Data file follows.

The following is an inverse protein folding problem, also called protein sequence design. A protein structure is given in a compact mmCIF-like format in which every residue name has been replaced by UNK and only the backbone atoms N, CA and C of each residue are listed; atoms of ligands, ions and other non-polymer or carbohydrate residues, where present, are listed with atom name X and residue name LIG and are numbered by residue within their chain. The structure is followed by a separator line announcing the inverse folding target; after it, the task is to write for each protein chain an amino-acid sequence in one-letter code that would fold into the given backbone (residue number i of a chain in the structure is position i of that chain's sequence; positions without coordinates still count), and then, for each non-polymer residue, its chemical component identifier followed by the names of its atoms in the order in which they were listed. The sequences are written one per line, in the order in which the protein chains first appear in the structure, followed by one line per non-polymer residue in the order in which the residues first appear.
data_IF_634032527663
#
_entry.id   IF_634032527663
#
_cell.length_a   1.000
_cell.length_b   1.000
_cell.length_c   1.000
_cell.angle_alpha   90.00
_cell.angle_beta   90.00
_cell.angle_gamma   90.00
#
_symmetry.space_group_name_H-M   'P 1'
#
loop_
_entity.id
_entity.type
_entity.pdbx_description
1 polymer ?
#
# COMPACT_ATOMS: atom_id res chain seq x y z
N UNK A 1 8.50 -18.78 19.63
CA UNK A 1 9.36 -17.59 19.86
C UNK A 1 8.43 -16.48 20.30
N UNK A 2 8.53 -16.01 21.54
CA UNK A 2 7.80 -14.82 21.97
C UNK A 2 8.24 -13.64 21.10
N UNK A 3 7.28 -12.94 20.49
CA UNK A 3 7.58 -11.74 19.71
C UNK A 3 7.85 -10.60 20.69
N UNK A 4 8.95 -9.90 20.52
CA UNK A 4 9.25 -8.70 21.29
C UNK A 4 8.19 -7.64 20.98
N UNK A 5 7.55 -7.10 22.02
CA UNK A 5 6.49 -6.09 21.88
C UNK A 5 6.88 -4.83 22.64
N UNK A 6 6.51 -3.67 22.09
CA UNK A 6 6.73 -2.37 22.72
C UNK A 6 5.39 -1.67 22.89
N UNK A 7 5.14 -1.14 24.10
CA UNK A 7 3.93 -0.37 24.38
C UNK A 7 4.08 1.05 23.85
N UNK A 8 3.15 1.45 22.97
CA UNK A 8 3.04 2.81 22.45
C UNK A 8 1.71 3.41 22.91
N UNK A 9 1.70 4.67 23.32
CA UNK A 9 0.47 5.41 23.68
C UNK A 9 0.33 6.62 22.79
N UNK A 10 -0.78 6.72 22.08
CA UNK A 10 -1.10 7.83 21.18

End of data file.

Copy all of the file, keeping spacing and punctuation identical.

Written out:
The following is an inverse protein folding problem, also called protein sequence design. A protein structure is given in a compact mmCIF-like format in which every residue name has been replaced by UNK and only the backbone atoms N, CA and C of each residue are listed; atoms of ligands, ions and other non-polymer or carbohydrate residues, where present, are listed with atom name X and residue name LIG and are numbered by residue within their chain. The structure is followed by a separator line announcing the inverse folding target; after it, the task is to write for each protein chain an amino-acid sequence in one-letter code that would fold into the given backbone (residue number i of a chain in the structure is position i of that chain's sequence; positions without coordinates still count), and then, for each non-polymer residue, its chemical component identifier followed by the names of its atoms in the order in which they were listed. The sequences are written one per line, in the order in which the protein chains first appear in the structure, followed by one line per non-polymer residue in the order in which the residues first appear.
data_IF_634032527663
#
_entry.id   IF_634032527663
#
_cell.length_a   1.000
_cell.length_b   1.000
_cell.length_c   1.000
_cell.angle_alpha   90.00
_cell.angle_beta   90.00
_cell.angle_gamma   90.00
#
_symmetry.space_group_name_H-M   'P 1'
#
loop_
_entity.id
_entity.type
_entity.pdbx_description
1 polymer ?
#
# COMPACT_ATOMS: atom_id res chain seq x y z
N UNK A 1 8.50 -18.78 19.63
CA UNK A 1 9.36 -17.59 19.86
C UNK A 1 8.43 -16.48 20.30
N UNK A 2 8.53 -16.01 21.54
CA UNK A 2 7.80 -14.82 21.97
C UNK A 2 8.24 -13.64 21.10
N UNK A 3 7.28 -12.94 20.49
CA UNK A 3 7.58 -11.74 19.71
C UNK A 3 7.85 -10.60 20.69
N UNK A 4 8.95 -9.90 20.52
CA UNK A 4 9.25 -8.70 21.29
C UNK A 4 8.19 -7.64 20.98
N UNK A 5 7.55 -7.10 22.02
CA UNK A 5 6.49 -6.09 21.88
C UNK A 5 6.88 -4.83 22.64
N UNK A 6 6.51 -3.67 22.09
CA UNK A 6 6.73 -2.37 22.72
C UNK A 6 5.39 -1.67 22.89
N UNK A 7 5.14 -1.14 24.10
CA UNK A 7 3.93 -0.37 24.38
C UNK A 7 4.08 1.05 23.85
N UNK A 8 3.15 1.45 22.97
CA UNK A 8 3.04 2.81 22.45
C UNK A 8 1.71 3.41 22.91
N UNK A 9 1.70 4.67 23.32
CA UNK A 9 0.47 5.41 23.68
C UNK A 9 0.33 6.62 22.79
N UNK A 10 -0.78 6.72 22.08
CA UNK A 10 -1.10 7.83 21.18